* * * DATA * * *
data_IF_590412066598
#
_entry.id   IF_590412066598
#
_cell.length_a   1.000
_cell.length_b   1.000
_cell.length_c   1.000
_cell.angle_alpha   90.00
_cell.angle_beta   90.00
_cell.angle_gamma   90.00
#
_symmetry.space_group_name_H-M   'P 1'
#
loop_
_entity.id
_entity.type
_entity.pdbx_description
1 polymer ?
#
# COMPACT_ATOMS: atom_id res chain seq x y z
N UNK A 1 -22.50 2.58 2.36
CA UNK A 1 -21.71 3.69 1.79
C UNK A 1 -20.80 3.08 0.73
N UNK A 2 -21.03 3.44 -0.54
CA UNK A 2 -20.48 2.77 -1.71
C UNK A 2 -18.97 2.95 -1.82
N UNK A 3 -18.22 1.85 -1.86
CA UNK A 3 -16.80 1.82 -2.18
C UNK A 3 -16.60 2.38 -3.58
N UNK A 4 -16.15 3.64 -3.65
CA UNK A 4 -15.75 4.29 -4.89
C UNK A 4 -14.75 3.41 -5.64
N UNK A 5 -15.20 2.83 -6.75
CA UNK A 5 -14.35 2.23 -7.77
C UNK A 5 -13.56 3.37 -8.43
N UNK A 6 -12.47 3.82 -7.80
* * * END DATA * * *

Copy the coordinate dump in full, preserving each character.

data_IF_590412066598
#
_entry.id   IF_590412066598
#
_cell.length_a   1.000
_cell.length_b   1.000
_cell.length_c   1.000
_cell.angle_alpha   90.00
_cell.angle_beta   90.00
_cell.angle_gamma   90.00
#
_symmetry.space_group_name_H-M   'P 1'
#
loop_
_entity.id
_entity.type
_entity.pdbx_description
1 polymer ?
#
# COMPACT_ATOMS: atom_id res chain seq x y z
N UNK A 1 -22.50 2.58 2.36
CA UNK A 1 -21.71 3.69 1.79
C UNK A 1 -20.80 3.08 0.73
N UNK A 2 -21.03 3.44 -0.54
CA UNK A 2 -20.48 2.77 -1.71
C UNK A 2 -18.97 2.95 -1.82
N UNK A 3 -18.22 1.85 -1.86
CA UNK A 3 -16.80 1.82 -2.18
C UNK A 3 -16.60 2.38 -3.58
N UNK A 4 -16.15 3.64 -3.65
CA UNK A 4 -15.75 4.29 -4.89
C UNK A 4 -14.75 3.41 -5.64
N UNK A 5 -15.20 2.83 -6.75
CA UNK A 5 -14.35 2.23 -7.77
C UNK A 5 -13.56 3.37 -8.43
N UNK A 6 -12.47 3.82 -7.80